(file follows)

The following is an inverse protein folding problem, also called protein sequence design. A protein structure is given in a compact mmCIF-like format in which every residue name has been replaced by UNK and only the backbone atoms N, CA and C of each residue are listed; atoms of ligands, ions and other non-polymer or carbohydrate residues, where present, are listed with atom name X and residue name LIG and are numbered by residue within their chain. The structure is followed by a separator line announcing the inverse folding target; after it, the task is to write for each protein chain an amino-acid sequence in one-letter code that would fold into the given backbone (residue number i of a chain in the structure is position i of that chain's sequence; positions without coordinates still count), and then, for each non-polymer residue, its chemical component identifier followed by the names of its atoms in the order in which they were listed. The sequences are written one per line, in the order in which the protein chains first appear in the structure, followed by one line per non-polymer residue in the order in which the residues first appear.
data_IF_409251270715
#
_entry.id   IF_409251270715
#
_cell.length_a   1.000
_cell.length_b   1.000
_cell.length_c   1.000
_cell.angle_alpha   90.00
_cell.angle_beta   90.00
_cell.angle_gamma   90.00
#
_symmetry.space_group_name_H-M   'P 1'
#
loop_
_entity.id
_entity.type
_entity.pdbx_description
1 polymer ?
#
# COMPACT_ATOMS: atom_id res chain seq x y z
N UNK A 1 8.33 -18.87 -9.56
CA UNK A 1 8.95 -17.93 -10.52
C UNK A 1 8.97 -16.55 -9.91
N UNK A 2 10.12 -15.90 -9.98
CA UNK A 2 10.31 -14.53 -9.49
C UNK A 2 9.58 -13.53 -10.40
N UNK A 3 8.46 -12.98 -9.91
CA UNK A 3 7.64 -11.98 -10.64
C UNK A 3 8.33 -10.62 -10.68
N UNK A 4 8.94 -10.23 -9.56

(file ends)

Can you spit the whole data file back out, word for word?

The following is an inverse protein folding problem, also called protein sequence design. A protein structure is given in a compact mmCIF-like format in which every residue name has been replaced by UNK and only the backbone atoms N, CA and C of each residue are listed; atoms of ligands, ions and other non-polymer or carbohydrate residues, where present, are listed with atom name X and residue name LIG and are numbered by residue within their chain. The structure is followed by a separator line announcing the inverse folding target; after it, the task is to write for each protein chain an amino-acid sequence in one-letter code that would fold into the given backbone (residue number i of a chain in the structure is position i of that chain's sequence; positions without coordinates still count), and then, for each non-polymer residue, its chemical component identifier followed by the names of its atoms in the order in which they were listed. The sequences are written one per line, in the order in which the protein chains first appear in the structure, followed by one line per non-polymer residue in the order in which the residues first appear.
data_IF_409251270715
#
_entry.id   IF_409251270715
#
_cell.length_a   1.000
_cell.length_b   1.000
_cell.length_c   1.000
_cell.angle_alpha   90.00
_cell.angle_beta   90.00
_cell.angle_gamma   90.00
#
_symmetry.space_group_name_H-M   'P 1'
#
loop_
_entity.id
_entity.type
_entity.pdbx_description
1 polymer ?
#
# COMPACT_ATOMS: atom_id res chain seq x y z
N UNK A 1 8.33 -18.87 -9.56
CA UNK A 1 8.95 -17.93 -10.52
C UNK A 1 8.97 -16.55 -9.91
N UNK A 2 10.12 -15.90 -9.98
CA UNK A 2 10.31 -14.53 -9.49
C UNK A 2 9.58 -13.53 -10.40
N UNK A 3 8.46 -12.98 -9.91
CA UNK A 3 7.64 -11.98 -10.64
C UNK A 3 8.33 -10.62 -10.68
N UNK A 4 8.94 -10.23 -9.56